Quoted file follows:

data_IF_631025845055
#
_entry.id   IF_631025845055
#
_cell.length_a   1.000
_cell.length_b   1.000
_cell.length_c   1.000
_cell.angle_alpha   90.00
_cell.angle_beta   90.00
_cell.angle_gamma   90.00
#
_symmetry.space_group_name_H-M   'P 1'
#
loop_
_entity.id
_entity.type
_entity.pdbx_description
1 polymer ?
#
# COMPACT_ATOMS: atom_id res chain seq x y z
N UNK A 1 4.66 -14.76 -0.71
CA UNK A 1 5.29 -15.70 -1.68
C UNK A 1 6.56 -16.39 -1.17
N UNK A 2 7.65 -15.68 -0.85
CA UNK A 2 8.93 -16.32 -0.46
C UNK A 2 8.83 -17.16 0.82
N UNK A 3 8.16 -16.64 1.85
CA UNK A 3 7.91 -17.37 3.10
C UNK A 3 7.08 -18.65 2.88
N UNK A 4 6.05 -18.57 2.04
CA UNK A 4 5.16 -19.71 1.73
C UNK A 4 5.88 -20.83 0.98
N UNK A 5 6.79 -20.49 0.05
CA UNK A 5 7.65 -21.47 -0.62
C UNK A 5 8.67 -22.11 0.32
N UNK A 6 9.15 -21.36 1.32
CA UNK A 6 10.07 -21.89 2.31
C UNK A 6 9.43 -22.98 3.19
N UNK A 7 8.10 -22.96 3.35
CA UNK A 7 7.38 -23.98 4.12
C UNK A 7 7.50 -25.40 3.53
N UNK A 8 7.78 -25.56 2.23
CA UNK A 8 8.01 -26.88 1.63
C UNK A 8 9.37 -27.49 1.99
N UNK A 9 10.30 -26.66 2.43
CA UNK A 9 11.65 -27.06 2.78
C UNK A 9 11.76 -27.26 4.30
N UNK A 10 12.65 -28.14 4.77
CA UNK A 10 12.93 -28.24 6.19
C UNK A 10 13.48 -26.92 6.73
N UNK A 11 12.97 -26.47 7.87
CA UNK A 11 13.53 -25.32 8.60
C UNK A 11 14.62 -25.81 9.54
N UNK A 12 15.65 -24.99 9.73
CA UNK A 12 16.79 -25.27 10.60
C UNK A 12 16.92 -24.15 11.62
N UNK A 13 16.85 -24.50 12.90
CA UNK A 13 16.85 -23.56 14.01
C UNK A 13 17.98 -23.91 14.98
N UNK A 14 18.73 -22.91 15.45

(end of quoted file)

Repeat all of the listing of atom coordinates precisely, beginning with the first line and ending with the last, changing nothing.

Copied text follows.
data_IF_631025845055
#
_entry.id   IF_631025845055
#
_cell.length_a   1.000
_cell.length_b   1.000
_cell.length_c   1.000
_cell.angle_alpha   90.00
_cell.angle_beta   90.00
_cell.angle_gamma   90.00
#
_symmetry.space_group_name_H-M   'P 1'
#
loop_
_entity.id
_entity.type
_entity.pdbx_description
1 polymer ?
#
# COMPACT_ATOMS: atom_id res chain seq x y z
N UNK A 1 4.66 -14.76 -0.71
CA UNK A 1 5.29 -15.70 -1.68
C UNK A 1 6.56 -16.39 -1.17
N UNK A 2 7.65 -15.68 -0.85
CA UNK A 2 8.93 -16.32 -0.46
C UNK A 2 8.83 -17.16 0.82
N UNK A 3 8.16 -16.64 1.85
CA UNK A 3 7.91 -17.37 3.10
C UNK A 3 7.08 -18.65 2.88
N UNK A 4 6.05 -18.57 2.04
CA UNK A 4 5.16 -19.71 1.73
C UNK A 4 5.88 -20.83 0.98
N UNK A 5 6.79 -20.49 0.05
CA UNK A 5 7.65 -21.47 -0.62
C UNK A 5 8.67 -22.11 0.32
N UNK A 6 9.15 -21.36 1.32
CA UNK A 6 10.07 -21.89 2.31
C UNK A 6 9.43 -22.98 3.19
N UNK A 7 8.10 -22.96 3.35
CA UNK A 7 7.38 -23.98 4.12
C UNK A 7 7.50 -25.40 3.53
N UNK A 8 7.78 -25.56 2.23
CA UNK A 8 8.01 -26.88 1.63
C UNK A 8 9.37 -27.49 1.99
N UNK A 9 10.30 -26.66 2.43
CA UNK A 9 11.65 -27.06 2.78
C UNK A 9 11.76 -27.26 4.30
N UNK A 10 12.65 -28.14 4.77
CA UNK A 10 12.93 -28.24 6.19
C UNK A 10 13.48 -26.92 6.73
N UNK A 11 12.97 -26.47 7.87
CA UNK A 11 13.53 -25.32 8.60
C UNK A 11 14.62 -25.81 9.54
N UNK A 12 15.65 -24.99 9.73
CA UNK A 12 16.79 -25.27 10.60
C UNK A 12 16.92 -24.15 11.62
N UNK A 13 16.85 -24.50 12.90
CA UNK A 13 16.85 -23.56 14.01
C UNK A 13 17.98 -23.91 14.98
N UNK A 14 18.73 -22.91 15.45